1) It may be technically possible for an attorney to be able to consent to a binding settlement on behalf of his client - the answer tends to depend a lot on exactly what was said by who. (a) If the client is vocal, and credibly protests that he never authorized this settlement, most judges would be reluctant to enforce it.
(b) It the attorney actually did consent to a settlement on behalf of his client without having the authority to do so, and the settlement was held to be binding, I would think the client would have a malpractice claim against the attorney. That is not to say that the client would win - again, it depends on the facts. The client could probably also file a grievance against the attorney with the local disciplinary authority.
2) As a practical matter, I don't know of any limit on the time a federal judge is allowed to take in ruling on a motion for summary judgment. The most obvious question is "Who wants to be the attorney who busts his chops for it?" I once settled a case where a motion had been pending for seven months in federal court, without any indication of which way the judge was leaning.See question
Is it normal for a lawyer not to allow or even notify clients of other sides depositions. I didn't even know who was deposed. I was not even given the choice to attend. Is it normal not to be prepared for deposition. My lawyer said that's the way ...
There is no standard practice on the other side's deposition. I like to notify my client in advance, and give them a chance to attend, both because they may think of something I don't, and also to let them see what the defendant looks like. And, in fact, sometimes I don't invite my client if I think they'll get upset, or won't be helpful.
Your deposition is very important. It is your only chance to let the other side see how effectively you testify. It is your opportunity to make a good impression, so church clothes are a good idea.
I don't know how your lawyer's office "works", but I never let my client testify without sitting in a room with them and going through what I think they are going to be asked, and why. Depending on how extensive their damages are, this can take anywhere from a single half hour session to two or three sessions of an hour each. And you deserve the chance to meet with your lawyer and ask him any questions you may have about anything in your case.See question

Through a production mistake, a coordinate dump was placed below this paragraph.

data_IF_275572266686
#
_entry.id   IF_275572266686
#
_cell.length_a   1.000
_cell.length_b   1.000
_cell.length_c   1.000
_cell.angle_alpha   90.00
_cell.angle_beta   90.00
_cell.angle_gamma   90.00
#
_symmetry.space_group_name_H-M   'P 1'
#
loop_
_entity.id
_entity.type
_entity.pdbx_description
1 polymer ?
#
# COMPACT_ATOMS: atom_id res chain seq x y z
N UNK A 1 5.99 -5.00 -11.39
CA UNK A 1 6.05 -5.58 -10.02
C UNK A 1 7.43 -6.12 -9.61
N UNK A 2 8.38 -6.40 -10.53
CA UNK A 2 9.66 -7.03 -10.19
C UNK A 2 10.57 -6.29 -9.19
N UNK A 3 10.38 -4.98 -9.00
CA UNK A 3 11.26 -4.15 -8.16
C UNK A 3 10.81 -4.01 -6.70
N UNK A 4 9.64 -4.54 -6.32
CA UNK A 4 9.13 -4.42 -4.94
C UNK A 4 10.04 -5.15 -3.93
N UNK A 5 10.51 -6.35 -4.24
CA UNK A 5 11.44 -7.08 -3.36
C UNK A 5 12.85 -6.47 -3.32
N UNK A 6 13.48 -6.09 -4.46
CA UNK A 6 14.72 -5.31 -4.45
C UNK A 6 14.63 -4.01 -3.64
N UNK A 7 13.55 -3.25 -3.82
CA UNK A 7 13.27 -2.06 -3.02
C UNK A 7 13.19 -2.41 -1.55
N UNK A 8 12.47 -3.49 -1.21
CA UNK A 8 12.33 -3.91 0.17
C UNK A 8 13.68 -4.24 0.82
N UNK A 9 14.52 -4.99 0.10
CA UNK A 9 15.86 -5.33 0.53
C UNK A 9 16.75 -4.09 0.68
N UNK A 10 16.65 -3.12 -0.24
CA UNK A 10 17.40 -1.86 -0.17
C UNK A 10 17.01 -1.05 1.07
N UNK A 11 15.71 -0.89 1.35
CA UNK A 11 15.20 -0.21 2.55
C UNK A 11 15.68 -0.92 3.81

or add to anwers and/or defenses? will it make a difference in the event something would come about and the motion to amend would be denied by the court
It can't hurt, but it probably won't matter.
If you want to change your pleadings in the future, because you learn something new that gives you an additional defense, most judges will let you do so, regardless of whether you reserve the right to amend.
But no judge's decision is guaranteed until it is made. So if you are aware of a defense, you should say so.
And you should probably get a lawyer to do this for you.See question
Driving through an intersection, a car came from the right (although their light was red), and I smashed into it. I thought I had the green light, but I asked the other car what they thought happened. They said they didn't know. So when the police...
The safest approach is to hire a lawyer.Some lay people are great at conducting themselves in trial, and some aren't. Even most lawyers are not as good at representing themselves as they are at representing their clients.See question
My car was broken into. Juveniles that did it were caught and convicted and ordered to pay me restitution only Victim Assistance does not want to work me to collect the damages. They say that the Juveniles need can not pay. - Since the perps are ...
If you have insurance, and Victim Assistance is being uncooperative, you are probably better off turning in the claim to your insurance. Eat the deductible, although the insurancecompany may wind up suing to recover what it pays you; and if the insurance company wins, it may reimburse you.
You can write to the judge and to the prosecutor asking that any sentence include an order of restitution. You may want to see how this works before turning in your insurance claim.
You can sue the parents for your damages up to $10,000.00 under R.C. 3109.09.. Their insurance may cover it. But insurance is the best route, if you have it.See question